Nutrition Myths That Are Sometimes True

Looking behind myths to find the truth.

Ahhh, nutritions myths, one of my favourite topics! The constant desire of people looking for a quick fix, biohack, or magic pill meets bad science, lacking evidence and superstition, giving birth to a never ending onslaught of diet myths. But occasionally there is something to be learnt from even the ugliest nutrition offspring. Let’s take a look!

Organic Food

Many people think of organic food as being healthier. But what does healthy even mean in the context of food? Frequently the answer is “higher in nutrients” or “less pesticides are used”. But there is actually no scientific data showing it!

So, are you throwing your money out of the window by buying organic food? For me, there is a clear answer to this: No! Even if organic food isn’t any “better” than conventional food, I like to support organic farmers. Most of them are unique personalities, pioneers in their field of work, people who like to go against the grain, small producers, often living their dream. And I like to support everybody who lives their dream.

Even if it doesn’t concern you, try to buy local, in-season foods whenever possible. Seek out farmers markets and get inspired by the fresh products. In additition, local, in-season foods simply taste better, are better for our environment and are higher in nutrients than anything that got shipped to you from the other end of the world.

But is there anything good about buying organic food? Yes, I think it can be a game changer for some people. Literally an identity changer, to be precise. By constraining yourself to organic food, you can switch to a mindset that is more health-concerned than otherwise. Organic food isn’t cheap, so buying and eating those foods is associated with a higher cost, making your decisions more impactful and helping with mindfulness. This can help you switching to a healthier identity in the long turn, so consider this step if you want to improve your overall health.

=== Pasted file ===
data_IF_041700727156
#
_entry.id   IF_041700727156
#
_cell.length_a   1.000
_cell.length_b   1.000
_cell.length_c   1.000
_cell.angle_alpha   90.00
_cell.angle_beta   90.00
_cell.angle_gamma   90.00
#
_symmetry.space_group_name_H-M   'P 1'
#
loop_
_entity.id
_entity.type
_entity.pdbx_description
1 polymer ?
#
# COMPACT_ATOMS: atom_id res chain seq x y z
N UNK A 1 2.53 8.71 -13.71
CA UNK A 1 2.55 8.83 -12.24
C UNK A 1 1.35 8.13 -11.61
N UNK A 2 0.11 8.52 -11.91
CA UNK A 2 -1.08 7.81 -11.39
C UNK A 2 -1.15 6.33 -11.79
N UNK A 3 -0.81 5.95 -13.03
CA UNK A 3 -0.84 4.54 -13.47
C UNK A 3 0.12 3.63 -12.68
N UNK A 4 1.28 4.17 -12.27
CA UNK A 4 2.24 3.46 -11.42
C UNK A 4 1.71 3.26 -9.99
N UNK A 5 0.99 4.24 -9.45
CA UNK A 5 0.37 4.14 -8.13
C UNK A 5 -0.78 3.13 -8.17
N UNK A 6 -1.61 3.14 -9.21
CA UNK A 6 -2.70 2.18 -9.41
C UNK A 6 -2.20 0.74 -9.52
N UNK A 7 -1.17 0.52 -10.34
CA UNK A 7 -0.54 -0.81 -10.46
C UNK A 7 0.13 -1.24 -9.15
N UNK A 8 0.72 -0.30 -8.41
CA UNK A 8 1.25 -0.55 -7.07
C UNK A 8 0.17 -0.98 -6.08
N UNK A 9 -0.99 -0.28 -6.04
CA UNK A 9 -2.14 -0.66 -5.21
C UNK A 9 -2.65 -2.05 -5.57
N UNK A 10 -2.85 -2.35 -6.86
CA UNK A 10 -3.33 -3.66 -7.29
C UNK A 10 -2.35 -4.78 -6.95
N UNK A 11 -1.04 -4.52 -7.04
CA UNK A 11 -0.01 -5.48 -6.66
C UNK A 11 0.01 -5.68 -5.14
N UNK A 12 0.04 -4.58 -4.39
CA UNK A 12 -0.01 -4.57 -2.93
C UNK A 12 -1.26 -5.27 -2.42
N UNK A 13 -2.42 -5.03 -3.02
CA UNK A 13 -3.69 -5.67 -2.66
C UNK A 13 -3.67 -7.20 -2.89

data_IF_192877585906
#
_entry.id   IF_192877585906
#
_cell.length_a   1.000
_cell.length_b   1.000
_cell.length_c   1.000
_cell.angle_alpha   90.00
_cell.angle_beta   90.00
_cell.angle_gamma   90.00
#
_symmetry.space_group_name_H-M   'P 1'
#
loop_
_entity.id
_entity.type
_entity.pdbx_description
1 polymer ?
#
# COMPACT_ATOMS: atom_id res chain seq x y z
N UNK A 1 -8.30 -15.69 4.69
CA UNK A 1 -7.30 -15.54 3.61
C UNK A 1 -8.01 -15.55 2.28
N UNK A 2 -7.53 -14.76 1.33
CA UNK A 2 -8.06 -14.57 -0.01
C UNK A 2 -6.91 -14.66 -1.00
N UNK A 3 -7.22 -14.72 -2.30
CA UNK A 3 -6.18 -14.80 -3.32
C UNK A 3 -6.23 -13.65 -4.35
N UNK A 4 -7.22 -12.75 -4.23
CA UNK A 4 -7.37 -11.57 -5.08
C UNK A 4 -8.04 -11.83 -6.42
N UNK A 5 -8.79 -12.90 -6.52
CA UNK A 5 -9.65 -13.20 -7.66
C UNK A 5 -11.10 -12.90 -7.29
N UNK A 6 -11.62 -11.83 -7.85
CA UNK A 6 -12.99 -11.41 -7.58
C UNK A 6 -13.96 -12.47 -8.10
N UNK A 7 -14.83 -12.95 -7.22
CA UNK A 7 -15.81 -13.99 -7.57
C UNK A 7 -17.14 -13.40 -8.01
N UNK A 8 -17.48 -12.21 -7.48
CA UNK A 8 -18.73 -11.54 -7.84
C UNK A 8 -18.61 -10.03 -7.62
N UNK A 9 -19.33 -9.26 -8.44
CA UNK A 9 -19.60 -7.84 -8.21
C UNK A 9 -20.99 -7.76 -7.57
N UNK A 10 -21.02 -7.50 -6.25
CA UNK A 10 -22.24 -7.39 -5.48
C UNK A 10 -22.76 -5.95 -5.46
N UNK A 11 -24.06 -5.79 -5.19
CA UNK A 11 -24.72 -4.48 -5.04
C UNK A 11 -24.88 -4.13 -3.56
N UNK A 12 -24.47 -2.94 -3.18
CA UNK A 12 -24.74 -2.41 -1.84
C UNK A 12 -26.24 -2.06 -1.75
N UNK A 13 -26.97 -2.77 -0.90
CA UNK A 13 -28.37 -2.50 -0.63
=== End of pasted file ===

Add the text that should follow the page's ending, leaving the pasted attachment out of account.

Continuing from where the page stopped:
Quit Eating at 7PM

There is this idea that stopping to eat at a certain time will somehow lead to more fat loss. Still, there isn’t any data supporting this myth. Your body doesn’t care much about when you feed it, it only cares about energy balance. So yes, you can eat late at night and still loose weight, as long as you stay in a calorie deficit over the long term.

On the other hand, a simple rule like “never eat after 7pm” can stop one of the most widespread causes of weight gain: snacking. Mindlessly snacking on energy dense treats in front of the TV is a common habit, deeply ingrained in our society. After a long, hard day, you have deserved your tub of ice cream, right? As if the habit of mindlessly snacking isn’t already bad enough, most of the time the food choice is pretty bad. As I already mentioned in an earlier article, eating ultra-processed foods is troublesome on its own.

For most people the simple rule can combat this habit, helping tremendously with weight loss. Nothing magical, but a nice little trick, if you are guilty of snacking at night.

Clean eating, paleo, and veganism